A gala tea, story corner, photographer, raffle, silent auction, doll and bear exhibits, teddy bear store and more are part of the event. The tea is the association's primary fundraiser.

The group uses the proceeds to provide annual scholarships of $1,000 each year, said Deanna Aichele, communications chairwoman.

Admission is $5 at the door and children must be accompanied by an adult.

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JeanAnn Mitchell with P.E.O. Sisterhood Chapter AP, Milton-Freewater, said members selected Victoria Lidzbarski as the recipient of a $700 scholarship from the International P.E.O. Program for Continuing Education.

P.E.O. is a philanthropic educational organization with more than 240,000 members.

They strive to provide educational opportunities for women.

Scholarships are awarded on the basis of academic record, character, seriousness of purpose and financial need. Competition for PCE grants is nationwide and intended for women whose education has been interrupted.

Victoria graduated in 2005 from Whitman College and is currently enrolled in a master of education in school counseling at the University of Massachusetts in Boston.

P.E.O. Chapter AP recommended Victoria to the P.E.O. PCE international office for the award.

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Baseball fan Terry Gottschall responded to a recent Etcetera column item about noted local baseball players.

A professor of history at Walla Walla University, Terry teaches Western civilization, Western thought, modern European, classical and East Asian history, with a specialty in 19th-century German naval history, according to WWU's Web site.

Terry felt the list from Fort Walla Walla Museum for its exhibit of "Great and Near-Great" baseball players was incomplete.

"How could any list of recent minor league ballplayers leave out the name of John Kruk, who played in Walla Walla in 1981, forever enshrined in the Hall of Shame for bailing out of the batter's box against Randy Johnson in the 1993 All-Star Game?" Terry noted.

Terry thinks the Museum should also consider Elmer "Tiny" Leonard, who played for the Walla Walla Bears in the Western Tri-State League in 1912-1913.

Nicknamed for his height of between 6-feet 3 inches to 6 feet 5 inches, Tiny played for the Philadelphia Athletics in 1911. He pitched in five games and earned a 2-2 record and a 2.84 ERA.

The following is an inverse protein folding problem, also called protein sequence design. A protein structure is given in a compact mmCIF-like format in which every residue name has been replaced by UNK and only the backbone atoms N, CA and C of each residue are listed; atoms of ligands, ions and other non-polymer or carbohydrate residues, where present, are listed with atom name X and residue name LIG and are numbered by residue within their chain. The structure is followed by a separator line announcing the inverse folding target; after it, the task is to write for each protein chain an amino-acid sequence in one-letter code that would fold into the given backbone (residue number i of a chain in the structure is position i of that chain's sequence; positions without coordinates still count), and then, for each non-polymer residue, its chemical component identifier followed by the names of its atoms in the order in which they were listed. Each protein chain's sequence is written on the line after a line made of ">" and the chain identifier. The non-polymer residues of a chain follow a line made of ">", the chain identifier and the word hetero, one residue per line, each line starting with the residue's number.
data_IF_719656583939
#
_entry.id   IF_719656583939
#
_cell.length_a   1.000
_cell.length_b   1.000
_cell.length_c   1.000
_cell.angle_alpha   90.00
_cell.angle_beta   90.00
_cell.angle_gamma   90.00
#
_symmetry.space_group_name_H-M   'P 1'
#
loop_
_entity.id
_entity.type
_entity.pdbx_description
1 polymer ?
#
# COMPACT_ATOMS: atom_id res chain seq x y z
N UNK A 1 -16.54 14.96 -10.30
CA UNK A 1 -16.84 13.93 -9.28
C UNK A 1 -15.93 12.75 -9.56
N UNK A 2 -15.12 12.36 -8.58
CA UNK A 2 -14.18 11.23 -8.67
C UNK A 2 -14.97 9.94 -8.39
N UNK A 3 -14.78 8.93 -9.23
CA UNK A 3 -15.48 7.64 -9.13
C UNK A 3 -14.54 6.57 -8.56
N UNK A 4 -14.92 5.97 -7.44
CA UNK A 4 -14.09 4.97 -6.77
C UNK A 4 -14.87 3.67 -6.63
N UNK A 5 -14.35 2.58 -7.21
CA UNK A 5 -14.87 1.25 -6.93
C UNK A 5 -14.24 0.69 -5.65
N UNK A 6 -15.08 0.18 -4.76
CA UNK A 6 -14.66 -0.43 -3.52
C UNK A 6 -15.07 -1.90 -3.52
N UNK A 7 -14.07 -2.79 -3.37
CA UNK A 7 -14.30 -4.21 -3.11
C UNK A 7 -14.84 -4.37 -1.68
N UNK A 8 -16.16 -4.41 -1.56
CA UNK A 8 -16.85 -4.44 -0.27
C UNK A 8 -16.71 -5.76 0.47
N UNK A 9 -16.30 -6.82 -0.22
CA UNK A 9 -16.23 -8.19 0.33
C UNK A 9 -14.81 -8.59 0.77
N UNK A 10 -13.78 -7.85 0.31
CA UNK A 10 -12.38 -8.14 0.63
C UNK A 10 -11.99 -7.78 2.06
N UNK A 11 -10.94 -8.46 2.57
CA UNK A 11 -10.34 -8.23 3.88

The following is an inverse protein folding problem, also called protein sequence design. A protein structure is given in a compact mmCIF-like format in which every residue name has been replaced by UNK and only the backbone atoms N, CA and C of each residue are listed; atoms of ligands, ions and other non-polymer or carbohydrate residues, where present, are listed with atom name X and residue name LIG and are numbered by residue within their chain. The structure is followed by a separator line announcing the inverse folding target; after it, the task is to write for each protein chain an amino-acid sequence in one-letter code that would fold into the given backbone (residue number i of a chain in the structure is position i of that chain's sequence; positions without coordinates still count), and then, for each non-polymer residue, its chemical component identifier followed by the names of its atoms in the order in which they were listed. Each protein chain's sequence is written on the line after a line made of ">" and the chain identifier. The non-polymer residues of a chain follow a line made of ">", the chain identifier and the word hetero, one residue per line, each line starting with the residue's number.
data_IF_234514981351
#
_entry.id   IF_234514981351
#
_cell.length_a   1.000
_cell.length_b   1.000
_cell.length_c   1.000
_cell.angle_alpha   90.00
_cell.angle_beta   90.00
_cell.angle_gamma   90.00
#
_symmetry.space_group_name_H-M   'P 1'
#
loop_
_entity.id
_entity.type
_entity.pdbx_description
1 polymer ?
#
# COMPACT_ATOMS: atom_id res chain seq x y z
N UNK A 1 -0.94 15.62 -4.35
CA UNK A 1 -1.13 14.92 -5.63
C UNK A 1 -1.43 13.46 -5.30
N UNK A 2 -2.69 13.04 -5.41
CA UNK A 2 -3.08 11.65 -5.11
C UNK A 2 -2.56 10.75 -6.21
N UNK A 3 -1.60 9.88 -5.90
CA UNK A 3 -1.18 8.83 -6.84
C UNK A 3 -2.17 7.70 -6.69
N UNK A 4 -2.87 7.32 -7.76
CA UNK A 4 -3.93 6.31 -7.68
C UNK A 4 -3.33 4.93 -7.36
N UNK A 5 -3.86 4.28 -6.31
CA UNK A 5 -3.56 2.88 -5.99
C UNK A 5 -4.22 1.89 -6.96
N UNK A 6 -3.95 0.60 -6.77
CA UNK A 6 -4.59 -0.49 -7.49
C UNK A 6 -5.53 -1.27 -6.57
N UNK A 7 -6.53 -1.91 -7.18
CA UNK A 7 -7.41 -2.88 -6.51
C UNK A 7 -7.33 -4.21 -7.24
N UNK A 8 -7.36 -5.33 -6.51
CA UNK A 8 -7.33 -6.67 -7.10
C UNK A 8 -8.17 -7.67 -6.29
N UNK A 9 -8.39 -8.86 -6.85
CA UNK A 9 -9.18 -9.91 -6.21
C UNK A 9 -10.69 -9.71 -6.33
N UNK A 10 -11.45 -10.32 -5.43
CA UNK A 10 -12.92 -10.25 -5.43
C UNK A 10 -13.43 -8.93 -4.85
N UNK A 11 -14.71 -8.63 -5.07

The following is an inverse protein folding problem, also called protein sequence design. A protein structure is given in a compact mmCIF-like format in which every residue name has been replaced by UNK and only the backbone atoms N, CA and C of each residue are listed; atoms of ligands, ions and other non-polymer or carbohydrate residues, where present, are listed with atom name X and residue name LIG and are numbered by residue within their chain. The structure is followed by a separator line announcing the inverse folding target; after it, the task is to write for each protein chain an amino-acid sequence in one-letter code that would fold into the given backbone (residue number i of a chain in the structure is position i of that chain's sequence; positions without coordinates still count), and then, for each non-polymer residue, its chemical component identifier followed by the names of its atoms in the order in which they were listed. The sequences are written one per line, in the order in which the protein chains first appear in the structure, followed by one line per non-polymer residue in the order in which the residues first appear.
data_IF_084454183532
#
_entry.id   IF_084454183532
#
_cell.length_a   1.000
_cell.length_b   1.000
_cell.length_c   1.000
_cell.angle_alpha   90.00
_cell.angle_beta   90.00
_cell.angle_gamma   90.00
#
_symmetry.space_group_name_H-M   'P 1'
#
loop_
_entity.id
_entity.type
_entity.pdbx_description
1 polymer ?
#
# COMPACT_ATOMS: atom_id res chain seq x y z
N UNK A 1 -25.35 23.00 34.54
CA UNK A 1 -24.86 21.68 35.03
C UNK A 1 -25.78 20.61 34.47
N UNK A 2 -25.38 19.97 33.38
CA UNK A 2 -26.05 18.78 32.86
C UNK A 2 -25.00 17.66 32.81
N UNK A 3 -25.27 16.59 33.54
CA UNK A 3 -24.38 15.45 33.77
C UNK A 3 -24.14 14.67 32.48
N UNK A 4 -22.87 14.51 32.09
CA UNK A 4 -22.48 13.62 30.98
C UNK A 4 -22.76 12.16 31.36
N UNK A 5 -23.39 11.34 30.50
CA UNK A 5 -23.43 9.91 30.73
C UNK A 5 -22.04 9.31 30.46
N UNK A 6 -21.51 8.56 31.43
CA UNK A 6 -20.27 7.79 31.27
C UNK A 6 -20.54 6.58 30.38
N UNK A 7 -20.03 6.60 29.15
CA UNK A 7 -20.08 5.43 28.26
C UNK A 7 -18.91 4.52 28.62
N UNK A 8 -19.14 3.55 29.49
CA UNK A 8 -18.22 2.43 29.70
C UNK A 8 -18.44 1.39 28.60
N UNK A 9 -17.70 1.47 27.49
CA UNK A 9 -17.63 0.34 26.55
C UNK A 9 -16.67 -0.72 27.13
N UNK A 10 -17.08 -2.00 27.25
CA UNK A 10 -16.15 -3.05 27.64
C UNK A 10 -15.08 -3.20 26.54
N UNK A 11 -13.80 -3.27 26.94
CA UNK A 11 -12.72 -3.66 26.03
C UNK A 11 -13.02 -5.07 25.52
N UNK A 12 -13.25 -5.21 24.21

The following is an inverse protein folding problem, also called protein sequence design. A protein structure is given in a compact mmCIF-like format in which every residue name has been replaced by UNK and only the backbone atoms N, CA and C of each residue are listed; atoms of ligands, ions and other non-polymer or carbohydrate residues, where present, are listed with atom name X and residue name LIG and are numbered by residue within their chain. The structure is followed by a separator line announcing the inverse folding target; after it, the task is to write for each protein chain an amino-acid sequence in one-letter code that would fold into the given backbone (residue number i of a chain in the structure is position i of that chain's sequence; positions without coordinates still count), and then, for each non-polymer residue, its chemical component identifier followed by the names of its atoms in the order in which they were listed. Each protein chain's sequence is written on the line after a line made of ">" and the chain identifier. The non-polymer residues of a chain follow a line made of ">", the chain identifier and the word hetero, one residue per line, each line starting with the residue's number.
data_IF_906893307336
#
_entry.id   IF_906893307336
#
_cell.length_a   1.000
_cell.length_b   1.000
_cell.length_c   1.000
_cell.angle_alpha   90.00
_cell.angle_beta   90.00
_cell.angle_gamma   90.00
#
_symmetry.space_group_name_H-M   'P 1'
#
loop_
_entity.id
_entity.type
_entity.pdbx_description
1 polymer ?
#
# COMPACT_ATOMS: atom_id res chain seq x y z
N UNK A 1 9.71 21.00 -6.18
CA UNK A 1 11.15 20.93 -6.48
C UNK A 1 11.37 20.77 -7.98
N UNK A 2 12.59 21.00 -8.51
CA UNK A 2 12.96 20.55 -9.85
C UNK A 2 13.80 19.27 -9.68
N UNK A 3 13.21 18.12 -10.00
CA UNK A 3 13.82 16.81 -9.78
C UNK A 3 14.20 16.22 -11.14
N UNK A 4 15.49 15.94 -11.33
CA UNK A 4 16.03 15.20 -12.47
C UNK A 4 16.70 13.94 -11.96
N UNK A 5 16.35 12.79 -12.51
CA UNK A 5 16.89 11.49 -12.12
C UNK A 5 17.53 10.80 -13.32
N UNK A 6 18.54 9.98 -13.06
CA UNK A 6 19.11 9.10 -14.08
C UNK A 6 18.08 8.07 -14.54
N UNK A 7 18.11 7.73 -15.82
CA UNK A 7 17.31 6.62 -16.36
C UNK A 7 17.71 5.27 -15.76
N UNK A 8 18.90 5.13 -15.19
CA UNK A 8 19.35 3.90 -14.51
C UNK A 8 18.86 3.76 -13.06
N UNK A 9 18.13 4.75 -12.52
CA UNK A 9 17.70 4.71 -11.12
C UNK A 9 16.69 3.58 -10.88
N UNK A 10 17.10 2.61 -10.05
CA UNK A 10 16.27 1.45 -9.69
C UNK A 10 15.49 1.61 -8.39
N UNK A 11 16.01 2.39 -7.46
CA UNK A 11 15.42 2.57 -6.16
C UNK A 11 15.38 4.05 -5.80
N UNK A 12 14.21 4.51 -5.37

Connie Mack sent Tiny down to the minors to gain more experience. He joined the Spokane Indians for the 1912 season. He then played for Walla Walla, in a lower minor league, in part because he met a young Walla Wallan, Adah Julian, during his college days in California, Terry said.

The Leonards wed in Walla Walla in 1915.

Tiny played two seasons here, where he led the league in winning percentage both years. He went 13-4 in 1912 and 19-5 in 1913. He retired in 1915 after playing briefly with Portland in the old Northwestern League.

Tiny and Adah moved to Seaside, Ore. They opened a candy store, where Terry said Tiny achieved substantial local fame as the "Taffy King" for his shop's primary product.

"Thus, I nominate him for inclusion in your exhibit." Tiny is pictured in several photos in the Museum's collection of the 1913 Walla Walla Bears.

He deserves a place "both for his baseball performances and his reign as Taffy King. It might not be Cracker Jack but it still sticks to your teeth!" Terry quipped.

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The Senior Round Table nutrition program, Meals-on-Wheels and meals in congregate settings are open to those 60 years or older.

Some younger disabled people may also qualify, according to the February issue of The Center at the Park's Bottom Line newsletter.

Hot meals are delivered Monday-Friday and frozen meals are available for weekends with a suggested donation of $3 per meal.

Participants can reside in Walla Walla, Columbia, Garfield and Asotin counties.

So if you have a friend, family member or neighbor who is interested in this program, check with the coordinator at 527-3775, for more details.

Etcetera appears in daily and Sunday editions. Contact Annie Charnley Eveland can be reached at annieeveland@wwub.com or afternoons at 526-8313.